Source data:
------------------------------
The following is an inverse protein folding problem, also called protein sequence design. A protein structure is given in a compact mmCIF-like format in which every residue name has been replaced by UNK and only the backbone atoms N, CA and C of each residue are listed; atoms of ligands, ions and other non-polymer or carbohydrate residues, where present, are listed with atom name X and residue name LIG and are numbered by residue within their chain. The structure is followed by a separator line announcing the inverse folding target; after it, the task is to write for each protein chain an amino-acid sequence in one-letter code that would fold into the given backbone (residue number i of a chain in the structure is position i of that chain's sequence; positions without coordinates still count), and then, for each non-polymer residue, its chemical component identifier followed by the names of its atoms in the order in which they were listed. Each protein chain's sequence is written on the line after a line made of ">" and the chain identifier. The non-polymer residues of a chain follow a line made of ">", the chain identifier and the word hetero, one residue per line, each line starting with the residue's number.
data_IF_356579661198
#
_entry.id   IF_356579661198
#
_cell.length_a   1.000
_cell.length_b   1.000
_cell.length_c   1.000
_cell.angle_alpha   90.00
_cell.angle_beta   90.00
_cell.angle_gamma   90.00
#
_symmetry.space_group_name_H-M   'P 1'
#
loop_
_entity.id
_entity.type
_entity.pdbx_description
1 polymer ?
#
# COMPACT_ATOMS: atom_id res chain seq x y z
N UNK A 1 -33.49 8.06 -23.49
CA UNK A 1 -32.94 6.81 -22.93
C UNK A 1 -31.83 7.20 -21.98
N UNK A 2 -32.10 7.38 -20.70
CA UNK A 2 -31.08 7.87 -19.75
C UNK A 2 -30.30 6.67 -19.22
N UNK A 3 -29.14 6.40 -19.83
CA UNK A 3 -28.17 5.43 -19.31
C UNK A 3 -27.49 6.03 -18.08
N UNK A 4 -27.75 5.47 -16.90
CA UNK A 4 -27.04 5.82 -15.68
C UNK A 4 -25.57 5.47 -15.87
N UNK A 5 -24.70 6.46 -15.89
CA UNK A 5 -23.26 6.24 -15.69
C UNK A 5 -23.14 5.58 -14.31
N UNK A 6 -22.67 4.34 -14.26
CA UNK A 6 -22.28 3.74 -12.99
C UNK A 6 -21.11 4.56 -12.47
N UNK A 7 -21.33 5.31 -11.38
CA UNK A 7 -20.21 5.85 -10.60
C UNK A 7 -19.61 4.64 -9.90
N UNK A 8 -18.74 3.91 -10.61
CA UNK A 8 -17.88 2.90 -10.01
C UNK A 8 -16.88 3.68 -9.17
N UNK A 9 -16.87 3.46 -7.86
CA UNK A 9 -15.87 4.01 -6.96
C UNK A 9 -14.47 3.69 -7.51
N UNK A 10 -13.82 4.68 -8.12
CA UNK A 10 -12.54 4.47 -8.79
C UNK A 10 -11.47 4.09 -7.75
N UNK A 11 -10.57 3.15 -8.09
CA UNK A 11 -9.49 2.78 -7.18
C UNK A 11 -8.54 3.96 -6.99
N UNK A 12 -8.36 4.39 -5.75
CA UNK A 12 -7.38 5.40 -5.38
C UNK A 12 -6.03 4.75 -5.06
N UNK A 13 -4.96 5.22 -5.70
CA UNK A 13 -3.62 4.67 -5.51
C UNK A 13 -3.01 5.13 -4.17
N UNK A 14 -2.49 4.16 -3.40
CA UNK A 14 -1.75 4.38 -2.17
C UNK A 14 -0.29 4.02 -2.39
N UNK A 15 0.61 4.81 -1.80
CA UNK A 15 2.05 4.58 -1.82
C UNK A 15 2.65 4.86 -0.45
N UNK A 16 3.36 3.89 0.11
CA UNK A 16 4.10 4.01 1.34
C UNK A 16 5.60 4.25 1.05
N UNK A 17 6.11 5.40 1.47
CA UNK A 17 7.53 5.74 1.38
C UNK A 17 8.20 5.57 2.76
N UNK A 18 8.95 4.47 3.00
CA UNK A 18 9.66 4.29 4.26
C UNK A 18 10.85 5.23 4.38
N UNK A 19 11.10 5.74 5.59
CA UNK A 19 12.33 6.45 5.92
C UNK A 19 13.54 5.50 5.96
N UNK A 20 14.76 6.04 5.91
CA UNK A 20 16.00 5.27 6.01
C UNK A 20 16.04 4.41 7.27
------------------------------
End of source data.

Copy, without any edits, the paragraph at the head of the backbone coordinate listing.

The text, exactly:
The following is an inverse protein folding problem, also called protein sequence design. A protein structure is given in a compact mmCIF-like format in which every residue name has been replaced by UNK and only the backbone atoms N, CA and C of each residue are listed; atoms of ligands, ions and other non-polymer or carbohydrate residues, where present, are listed with atom name X and residue name LIG and are numbered by residue within their chain. The structure is followed by a separator line announcing the inverse folding target; after it, the task is to write for each protein chain an amino-acid sequence in one-letter code that would fold into the given backbone (residue number i of a chain in the structure is position i of that chain's sequence; positions without coordinates still count), and then, for each non-polymer residue, its chemical component identifier followed by the names of its atoms in the order in which they were listed. Each protein chain's sequence is written on the line after a line made of ">" and the chain identifier. The non-polymer residues of a chain follow a line made of ">", the chain identifier and the word hetero, one residue per line, each line starting with the residue's number.